Synopsis: Who is Bernadette Fox? She is the wife of geek-genius Elgin Branch, of Microsoft. She is a famous architect who abandoned her career in San Francisco after a bad scene, and moved with her family to Seattle (which she HATES). She is mother of Bee, a gifted 8th grader who attends a private school. She is a madcap, reclusive rebel who refuses to play nice with the private school "gnats", and outsources her entire life (shopping, making appointments, handling paperwork) to a personal assistant in India. True, her actions may seen a bit eccentric, but her heart is in the right place.
And then one day, after a series of events that have escalated Bernadette's anxiety (including an impending family cruise to Antarctica), she disappears.
Through a collection of e-mails, letters, itineraries, invoices, police reports and school newsletters, we trace Bernadette's steps over the years, through her MacArthur grant and rise to fame, her crash back to earth, a mudslide, a fishing vest, anxiety medications, the FBI, an intervention, and hours of laughter.
My thoughts: I don't know what I expected with this book, but it knocked my feet out from under me. I can't remember when I laughed so hard! How on earth do you encapsulate everything that Bernadette is?
So much of this story hit close to home for me. Once a career woman, now a stay-at-home mom myself, I could completely sympathize with our protagonist. Yes! There are days (weeks!) when I don't want to leave the house. (It usually starts around April for me.) Outsource the calendar and the shopping? I'd love to! Or how about the meddling, micro-managing, clueless helicopter parents that basically run a private school? I love the term "gnats". I know a few of those.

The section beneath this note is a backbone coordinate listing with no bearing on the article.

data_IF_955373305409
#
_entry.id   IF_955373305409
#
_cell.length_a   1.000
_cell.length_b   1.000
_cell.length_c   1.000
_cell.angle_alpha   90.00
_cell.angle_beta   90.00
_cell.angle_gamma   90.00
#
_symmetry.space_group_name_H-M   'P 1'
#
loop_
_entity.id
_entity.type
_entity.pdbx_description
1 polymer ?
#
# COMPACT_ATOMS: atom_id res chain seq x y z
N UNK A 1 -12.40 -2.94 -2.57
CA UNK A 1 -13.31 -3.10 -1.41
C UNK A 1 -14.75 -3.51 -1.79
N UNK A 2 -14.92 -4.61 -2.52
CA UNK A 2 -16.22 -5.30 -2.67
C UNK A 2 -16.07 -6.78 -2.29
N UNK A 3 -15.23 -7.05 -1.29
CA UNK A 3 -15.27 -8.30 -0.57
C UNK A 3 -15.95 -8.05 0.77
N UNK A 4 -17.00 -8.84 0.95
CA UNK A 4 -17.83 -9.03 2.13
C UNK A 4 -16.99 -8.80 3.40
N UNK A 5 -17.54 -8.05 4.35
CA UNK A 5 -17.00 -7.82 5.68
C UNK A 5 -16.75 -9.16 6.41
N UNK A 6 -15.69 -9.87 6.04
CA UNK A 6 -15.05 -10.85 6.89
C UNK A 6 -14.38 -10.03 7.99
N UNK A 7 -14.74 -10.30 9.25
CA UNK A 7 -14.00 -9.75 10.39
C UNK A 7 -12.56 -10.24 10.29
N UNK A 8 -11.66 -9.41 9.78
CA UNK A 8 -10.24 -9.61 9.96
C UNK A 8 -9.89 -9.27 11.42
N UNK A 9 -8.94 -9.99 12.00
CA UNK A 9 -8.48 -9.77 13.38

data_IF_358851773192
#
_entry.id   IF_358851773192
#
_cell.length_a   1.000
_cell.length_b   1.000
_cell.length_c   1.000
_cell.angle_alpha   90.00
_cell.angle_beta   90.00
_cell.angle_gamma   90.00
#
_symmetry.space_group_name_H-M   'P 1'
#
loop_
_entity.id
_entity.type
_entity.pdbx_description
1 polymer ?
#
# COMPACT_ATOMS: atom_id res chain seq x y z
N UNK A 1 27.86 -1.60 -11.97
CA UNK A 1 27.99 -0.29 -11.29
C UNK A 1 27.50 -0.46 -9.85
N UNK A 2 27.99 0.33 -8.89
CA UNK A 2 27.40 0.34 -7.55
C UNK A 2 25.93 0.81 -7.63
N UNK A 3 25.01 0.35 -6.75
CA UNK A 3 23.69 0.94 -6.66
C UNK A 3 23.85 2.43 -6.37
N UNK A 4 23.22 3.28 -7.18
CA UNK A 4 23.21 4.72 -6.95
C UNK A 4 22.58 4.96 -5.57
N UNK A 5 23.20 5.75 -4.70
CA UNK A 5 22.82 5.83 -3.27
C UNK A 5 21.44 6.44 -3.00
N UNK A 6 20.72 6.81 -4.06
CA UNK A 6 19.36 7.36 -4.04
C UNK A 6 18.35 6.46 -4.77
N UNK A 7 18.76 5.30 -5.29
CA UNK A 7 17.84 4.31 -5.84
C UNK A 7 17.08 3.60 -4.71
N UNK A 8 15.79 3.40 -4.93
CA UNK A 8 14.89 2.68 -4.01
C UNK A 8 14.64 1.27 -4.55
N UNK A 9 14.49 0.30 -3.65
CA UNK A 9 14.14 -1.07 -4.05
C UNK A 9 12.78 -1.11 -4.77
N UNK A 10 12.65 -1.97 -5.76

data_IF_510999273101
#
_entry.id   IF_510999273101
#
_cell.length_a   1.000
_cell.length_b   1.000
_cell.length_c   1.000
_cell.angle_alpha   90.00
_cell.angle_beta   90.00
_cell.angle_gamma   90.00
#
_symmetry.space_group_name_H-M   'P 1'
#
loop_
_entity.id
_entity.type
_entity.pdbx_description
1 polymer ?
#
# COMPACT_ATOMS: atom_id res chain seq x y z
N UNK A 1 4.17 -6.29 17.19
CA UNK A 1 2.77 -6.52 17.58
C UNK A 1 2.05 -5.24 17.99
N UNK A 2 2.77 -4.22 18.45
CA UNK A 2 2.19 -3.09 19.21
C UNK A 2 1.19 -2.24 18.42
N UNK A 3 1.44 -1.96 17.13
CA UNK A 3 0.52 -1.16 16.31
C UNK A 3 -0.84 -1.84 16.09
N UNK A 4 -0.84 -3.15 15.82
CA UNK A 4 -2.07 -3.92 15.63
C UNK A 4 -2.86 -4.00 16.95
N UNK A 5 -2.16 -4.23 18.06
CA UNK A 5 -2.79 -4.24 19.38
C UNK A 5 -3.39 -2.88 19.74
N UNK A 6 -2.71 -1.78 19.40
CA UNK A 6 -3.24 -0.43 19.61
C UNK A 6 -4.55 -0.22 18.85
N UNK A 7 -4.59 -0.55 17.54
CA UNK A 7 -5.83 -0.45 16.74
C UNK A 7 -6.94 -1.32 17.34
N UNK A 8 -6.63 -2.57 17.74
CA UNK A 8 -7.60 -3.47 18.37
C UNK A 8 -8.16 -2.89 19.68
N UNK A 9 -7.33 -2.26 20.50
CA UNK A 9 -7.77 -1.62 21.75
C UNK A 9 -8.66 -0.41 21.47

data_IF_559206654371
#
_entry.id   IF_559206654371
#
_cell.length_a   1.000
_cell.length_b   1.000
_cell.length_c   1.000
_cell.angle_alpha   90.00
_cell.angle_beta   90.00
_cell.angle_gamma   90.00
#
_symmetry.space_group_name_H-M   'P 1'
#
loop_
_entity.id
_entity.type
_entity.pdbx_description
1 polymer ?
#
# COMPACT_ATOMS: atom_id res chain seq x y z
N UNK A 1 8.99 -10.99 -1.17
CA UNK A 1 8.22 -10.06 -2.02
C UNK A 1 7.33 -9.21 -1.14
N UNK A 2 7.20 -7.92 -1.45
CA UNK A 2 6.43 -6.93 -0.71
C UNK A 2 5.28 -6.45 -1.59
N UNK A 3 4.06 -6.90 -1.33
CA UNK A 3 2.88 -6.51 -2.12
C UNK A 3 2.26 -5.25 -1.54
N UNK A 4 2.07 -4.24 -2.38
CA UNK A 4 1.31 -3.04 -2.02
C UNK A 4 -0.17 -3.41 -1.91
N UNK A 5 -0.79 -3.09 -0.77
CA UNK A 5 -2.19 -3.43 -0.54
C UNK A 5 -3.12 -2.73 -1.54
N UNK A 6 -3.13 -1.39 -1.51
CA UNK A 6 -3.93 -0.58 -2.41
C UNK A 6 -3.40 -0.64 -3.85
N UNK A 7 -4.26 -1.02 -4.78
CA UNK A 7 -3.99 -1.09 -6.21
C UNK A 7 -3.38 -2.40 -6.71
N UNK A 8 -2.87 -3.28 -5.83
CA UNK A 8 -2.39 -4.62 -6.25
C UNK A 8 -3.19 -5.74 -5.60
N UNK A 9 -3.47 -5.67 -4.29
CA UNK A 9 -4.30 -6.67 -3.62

The tone was wild was sarcastic, Bernadette was a pisser, and I loved it all. I've got your back Bernadette. You want to run away? I'll come with you. I loved Bee too. Whip smart and independent. The apple didn't fall too far from the tree.
But there was a sneaky, dark side to the tale. Just a little bit of one, to keep the story grounded. Still, the pace never got bogged down. You could hardly keep up with all the action.
But I must admit that 75% of my enjoyment of this story was due to the audio version...
A few words about the audio production: Our narrator (one I won't soon forget) was Kathleen Wilhoite. So when I look on Amazon, I see this is her first audio book. What the hell? But then on IMDb, I learn she is an actress and a singer-songwriter. Now it makes sense, except for the fact that this is one of the best-narrated books I've ever listened to, and the audio world is totally missing out if they don't snap her up NOW. She absolutely made this book for me. Not only does she have perfect comedic timing, but holy crap CAN SHE SING. I didn't expect that little treat. For those of you who have been around and listened to me rant and rave about Lenny Henry's narration of Anansi Boys, I'd put Ms. Wilhoite right up there with him. I'd like to see (hear) more from Ms. Wilhoite please.
Audio book length: 9 hours and 39 minutes (336 pages)
5 out of 5 stars